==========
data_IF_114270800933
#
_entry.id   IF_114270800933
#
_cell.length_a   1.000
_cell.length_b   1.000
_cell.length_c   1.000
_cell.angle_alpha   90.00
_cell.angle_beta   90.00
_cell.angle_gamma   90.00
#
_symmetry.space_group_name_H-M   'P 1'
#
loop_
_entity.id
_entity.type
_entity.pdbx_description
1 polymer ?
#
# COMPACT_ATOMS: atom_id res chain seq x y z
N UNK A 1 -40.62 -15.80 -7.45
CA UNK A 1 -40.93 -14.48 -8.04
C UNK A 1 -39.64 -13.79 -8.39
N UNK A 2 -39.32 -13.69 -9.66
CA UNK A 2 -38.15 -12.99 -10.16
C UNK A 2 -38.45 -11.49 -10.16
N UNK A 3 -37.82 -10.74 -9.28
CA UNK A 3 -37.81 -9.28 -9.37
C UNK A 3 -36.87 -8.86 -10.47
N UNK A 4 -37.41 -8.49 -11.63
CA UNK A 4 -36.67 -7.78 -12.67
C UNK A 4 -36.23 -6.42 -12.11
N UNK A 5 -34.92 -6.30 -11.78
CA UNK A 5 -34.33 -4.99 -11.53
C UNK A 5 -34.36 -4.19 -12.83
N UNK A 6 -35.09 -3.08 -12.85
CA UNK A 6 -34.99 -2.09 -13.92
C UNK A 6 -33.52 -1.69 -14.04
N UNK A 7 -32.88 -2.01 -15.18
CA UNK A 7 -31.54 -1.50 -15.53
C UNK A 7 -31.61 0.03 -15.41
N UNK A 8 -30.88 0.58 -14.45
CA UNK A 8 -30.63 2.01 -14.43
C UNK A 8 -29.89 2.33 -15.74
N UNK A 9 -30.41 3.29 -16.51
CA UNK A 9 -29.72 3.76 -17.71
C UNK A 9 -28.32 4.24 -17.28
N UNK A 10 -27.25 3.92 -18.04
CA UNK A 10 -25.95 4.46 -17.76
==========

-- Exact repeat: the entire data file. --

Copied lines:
data_IF_114270800933
#
_entry.id   IF_114270800933
#
_cell.length_a   1.000
_cell.length_b   1.000
_cell.length_c   1.000
_cell.angle_alpha   90.00
_cell.angle_beta   90.00
_cell.angle_gamma   90.00
#
_symmetry.space_group_name_H-M   'P 1'
#
loop_
_entity.id
_entity.type
_entity.pdbx_description
1 polymer ?
#
# COMPACT_ATOMS: atom_id res chain seq x y z
N UNK A 1 -40.62 -15.80 -7.45
CA UNK A 1 -40.93 -14.48 -8.04
C UNK A 1 -39.64 -13.79 -8.39
N UNK A 2 -39.32 -13.69 -9.66
CA UNK A 2 -38.15 -12.99 -10.16
C UNK A 2 -38.45 -11.49 -10.16
N UNK A 3 -37.82 -10.74 -9.28
CA UNK A 3 -37.81 -9.28 -9.37
C UNK A 3 -36.87 -8.86 -10.47
N UNK A 4 -37.41 -8.49 -11.63
CA UNK A 4 -36.67 -7.78 -12.67
C UNK A 4 -36.23 -6.42 -12.11
N UNK A 5 -34.92 -6.30 -11.78
CA UNK A 5 -34.33 -4.99 -11.53
C UNK A 5 -34.36 -4.19 -12.83
N UNK A 6 -35.09 -3.08 -12.85
CA UNK A 6 -34.99 -2.09 -13.92
C UNK A 6 -33.52 -1.69 -14.04
N UNK A 7 -32.88 -2.01 -15.18
CA UNK A 7 -31.54 -1.50 -15.53
C UNK A 7 -31.61 0.03 -15.41
N UNK A 8 -30.88 0.58 -14.45
CA UNK A 8 -30.63 2.01 -14.43
C UNK A 8 -29.89 2.33 -15.74
N UNK A 9 -30.41 3.29 -16.51
CA UNK A 9 -29.72 3.76 -17.71
C UNK A 9 -28.32 4.24 -17.28
N UNK A 10 -27.25 3.92 -18.04
CA UNK A 10 -25.95 4.46 -17.76